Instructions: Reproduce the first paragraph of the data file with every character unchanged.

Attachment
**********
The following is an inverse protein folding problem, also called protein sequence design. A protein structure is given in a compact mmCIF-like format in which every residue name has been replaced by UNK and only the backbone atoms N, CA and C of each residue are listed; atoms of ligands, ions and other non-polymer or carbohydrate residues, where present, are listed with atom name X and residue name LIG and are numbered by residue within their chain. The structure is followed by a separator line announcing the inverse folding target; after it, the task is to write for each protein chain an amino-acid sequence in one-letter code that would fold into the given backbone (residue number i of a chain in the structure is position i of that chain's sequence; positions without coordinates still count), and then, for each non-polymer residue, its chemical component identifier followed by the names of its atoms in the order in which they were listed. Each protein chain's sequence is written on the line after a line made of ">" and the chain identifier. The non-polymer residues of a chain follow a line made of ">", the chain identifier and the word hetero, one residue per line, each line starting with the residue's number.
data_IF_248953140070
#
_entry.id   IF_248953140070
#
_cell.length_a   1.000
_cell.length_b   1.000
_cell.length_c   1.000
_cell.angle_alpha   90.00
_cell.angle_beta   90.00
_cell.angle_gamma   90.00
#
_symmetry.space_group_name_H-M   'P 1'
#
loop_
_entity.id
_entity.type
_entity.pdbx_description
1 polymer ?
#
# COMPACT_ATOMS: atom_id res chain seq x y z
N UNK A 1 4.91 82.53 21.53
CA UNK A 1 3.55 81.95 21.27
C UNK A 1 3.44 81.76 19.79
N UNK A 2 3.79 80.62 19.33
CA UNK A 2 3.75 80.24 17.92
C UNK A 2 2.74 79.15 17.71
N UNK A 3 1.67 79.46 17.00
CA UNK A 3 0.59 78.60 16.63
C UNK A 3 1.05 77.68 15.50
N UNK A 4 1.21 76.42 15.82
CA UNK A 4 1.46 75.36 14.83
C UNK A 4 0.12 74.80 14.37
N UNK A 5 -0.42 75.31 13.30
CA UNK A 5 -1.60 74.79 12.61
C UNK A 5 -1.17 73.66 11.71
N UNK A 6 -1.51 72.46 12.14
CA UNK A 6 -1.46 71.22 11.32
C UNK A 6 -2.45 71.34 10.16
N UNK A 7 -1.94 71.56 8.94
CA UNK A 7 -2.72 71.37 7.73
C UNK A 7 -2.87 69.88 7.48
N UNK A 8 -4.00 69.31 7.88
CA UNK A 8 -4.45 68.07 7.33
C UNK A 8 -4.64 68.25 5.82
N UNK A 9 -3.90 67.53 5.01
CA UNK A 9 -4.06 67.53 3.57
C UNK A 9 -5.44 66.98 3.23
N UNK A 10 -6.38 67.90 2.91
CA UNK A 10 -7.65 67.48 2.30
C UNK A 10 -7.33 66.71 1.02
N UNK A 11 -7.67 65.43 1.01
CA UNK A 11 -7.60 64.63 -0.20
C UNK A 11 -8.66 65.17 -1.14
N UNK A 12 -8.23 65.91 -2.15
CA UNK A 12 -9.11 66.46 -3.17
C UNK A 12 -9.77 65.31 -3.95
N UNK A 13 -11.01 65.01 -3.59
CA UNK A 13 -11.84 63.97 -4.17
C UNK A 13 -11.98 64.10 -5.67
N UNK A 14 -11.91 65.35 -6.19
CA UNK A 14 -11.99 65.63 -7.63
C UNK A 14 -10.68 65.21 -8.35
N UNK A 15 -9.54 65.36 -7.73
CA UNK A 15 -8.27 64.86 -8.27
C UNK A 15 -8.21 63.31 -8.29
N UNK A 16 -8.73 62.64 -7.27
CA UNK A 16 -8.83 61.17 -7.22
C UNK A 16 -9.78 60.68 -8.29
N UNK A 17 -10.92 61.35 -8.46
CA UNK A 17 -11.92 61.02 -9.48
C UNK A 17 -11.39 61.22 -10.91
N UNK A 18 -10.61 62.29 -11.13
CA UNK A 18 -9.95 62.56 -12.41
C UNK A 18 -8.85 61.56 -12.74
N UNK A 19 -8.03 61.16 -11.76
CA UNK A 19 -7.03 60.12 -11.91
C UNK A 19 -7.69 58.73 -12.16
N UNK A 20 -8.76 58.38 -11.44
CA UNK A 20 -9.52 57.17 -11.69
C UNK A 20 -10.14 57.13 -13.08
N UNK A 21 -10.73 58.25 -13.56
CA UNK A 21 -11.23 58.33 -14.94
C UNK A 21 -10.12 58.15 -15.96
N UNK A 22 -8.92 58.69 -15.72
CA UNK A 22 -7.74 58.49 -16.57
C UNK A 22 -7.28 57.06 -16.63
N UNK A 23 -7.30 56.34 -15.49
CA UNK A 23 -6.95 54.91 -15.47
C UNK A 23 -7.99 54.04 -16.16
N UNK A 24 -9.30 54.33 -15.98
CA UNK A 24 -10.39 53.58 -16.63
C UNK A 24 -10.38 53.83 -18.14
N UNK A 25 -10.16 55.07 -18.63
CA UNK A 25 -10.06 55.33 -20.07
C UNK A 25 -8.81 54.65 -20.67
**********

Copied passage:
The following is an inverse protein folding problem, also called protein sequence design. A protein structure is given in a compact mmCIF-like format in which every residue name has been replaced by UNK and only the backbone atoms N, CA and C of each residue are listed; atoms of ligands, ions and other non-polymer or carbohydrate residues, where present, are listed with atom name X and residue name LIG and are numbered by residue within their chain. The structure is followed by a separator line announcing the inverse folding target; after it, the task is to write for each protein chain an amino-acid sequence in one-letter code that would fold into the given backbone (residue number i of a chain in the structure is position i of that chain's sequence; positions without coordinates still count), and then, for each non-polymer residue, its chemical component identifier followed by the names of its atoms in the order in which they were listed. Each protein chain's sequence is written on the line after a line made of ">" and the chain identifier. The non-polymer residues of a chain follow a line made of ">", the chain identifier and the word hetero, one residue per line, each line starting with the residue's number.